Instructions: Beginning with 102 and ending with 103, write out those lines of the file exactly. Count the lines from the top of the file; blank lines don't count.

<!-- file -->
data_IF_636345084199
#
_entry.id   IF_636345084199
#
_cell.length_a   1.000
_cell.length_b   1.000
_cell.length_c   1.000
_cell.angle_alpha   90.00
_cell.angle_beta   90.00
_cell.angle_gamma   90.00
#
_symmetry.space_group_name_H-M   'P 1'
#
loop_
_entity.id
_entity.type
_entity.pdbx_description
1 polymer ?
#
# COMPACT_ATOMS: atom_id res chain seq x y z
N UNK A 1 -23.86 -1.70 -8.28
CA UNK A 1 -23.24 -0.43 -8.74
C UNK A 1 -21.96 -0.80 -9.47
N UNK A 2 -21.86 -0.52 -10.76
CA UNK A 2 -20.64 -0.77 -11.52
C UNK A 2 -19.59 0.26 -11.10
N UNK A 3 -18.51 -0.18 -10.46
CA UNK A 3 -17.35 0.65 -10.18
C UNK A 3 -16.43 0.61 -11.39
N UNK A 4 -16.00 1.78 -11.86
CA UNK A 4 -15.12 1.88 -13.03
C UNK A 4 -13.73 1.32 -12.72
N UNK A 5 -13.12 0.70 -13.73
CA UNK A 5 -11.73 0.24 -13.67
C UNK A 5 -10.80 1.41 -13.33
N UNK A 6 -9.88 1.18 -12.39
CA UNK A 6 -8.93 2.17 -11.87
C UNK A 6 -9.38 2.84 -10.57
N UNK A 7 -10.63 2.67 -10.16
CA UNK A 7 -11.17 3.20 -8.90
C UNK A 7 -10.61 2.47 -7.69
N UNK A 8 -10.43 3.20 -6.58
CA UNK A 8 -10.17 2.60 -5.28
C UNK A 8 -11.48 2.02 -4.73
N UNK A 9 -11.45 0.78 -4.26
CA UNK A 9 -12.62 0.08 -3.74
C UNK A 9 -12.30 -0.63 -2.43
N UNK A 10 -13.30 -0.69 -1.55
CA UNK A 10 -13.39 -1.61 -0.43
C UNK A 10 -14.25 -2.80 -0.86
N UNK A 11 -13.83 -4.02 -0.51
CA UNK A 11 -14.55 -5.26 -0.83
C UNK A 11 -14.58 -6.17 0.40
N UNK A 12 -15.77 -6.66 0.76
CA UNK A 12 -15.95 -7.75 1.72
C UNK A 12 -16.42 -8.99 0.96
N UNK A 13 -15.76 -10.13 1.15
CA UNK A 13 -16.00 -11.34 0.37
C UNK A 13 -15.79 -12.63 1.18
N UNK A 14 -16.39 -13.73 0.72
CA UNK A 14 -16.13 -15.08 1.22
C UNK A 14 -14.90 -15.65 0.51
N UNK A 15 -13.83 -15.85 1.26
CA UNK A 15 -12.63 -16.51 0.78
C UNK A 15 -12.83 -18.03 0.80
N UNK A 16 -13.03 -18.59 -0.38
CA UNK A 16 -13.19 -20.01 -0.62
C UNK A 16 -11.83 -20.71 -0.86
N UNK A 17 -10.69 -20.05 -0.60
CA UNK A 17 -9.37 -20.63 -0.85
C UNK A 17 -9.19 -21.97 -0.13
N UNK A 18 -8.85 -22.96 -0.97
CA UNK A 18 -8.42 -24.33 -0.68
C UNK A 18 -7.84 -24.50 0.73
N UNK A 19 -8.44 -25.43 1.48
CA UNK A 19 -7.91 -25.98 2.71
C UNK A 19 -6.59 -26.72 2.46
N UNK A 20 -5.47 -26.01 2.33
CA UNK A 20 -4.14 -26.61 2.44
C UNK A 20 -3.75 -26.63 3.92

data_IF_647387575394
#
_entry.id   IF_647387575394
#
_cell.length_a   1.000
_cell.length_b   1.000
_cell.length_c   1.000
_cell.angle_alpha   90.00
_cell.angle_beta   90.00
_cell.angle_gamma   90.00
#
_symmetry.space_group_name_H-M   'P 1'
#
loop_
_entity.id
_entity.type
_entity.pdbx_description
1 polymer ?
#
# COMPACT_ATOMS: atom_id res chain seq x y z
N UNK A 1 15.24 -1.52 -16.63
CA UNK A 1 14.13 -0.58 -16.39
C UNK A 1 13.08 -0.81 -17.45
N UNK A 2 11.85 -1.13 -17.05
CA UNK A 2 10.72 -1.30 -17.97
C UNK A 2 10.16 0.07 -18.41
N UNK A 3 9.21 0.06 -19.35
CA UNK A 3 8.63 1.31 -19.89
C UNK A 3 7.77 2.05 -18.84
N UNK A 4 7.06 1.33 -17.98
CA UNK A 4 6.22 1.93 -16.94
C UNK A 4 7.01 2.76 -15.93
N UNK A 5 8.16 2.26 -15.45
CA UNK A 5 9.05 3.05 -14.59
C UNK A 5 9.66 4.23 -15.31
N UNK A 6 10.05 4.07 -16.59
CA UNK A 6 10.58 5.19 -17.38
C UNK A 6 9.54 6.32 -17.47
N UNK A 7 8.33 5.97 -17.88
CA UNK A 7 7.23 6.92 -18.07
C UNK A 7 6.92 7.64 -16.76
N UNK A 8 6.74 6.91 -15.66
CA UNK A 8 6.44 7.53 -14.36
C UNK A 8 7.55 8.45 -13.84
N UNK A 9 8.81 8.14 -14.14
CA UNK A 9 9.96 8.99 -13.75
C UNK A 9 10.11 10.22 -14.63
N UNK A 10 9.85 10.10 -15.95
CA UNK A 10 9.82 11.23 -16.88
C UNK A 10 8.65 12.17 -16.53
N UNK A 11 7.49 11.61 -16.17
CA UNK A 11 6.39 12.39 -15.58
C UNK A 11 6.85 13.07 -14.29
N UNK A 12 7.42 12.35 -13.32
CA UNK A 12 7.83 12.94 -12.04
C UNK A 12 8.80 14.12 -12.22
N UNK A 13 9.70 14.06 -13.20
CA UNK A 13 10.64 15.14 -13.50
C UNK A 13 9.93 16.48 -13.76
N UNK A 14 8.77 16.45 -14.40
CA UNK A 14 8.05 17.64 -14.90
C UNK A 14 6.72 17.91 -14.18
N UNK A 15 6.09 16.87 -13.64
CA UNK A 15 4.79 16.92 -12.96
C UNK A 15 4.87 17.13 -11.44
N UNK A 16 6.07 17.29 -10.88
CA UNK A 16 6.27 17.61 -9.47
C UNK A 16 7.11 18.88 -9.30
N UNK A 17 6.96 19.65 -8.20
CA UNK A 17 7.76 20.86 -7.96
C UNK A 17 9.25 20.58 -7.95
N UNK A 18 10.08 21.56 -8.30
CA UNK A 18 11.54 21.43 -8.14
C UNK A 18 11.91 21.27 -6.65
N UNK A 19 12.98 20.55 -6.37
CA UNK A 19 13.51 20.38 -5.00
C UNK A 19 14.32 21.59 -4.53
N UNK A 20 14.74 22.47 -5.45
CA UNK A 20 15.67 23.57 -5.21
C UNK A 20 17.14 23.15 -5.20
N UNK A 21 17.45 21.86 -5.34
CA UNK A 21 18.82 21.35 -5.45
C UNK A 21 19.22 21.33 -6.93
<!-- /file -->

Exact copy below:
CA UNK A 1 14.13 -0.58 -16.39
C UNK A 1 13.08 -0.81 -17.45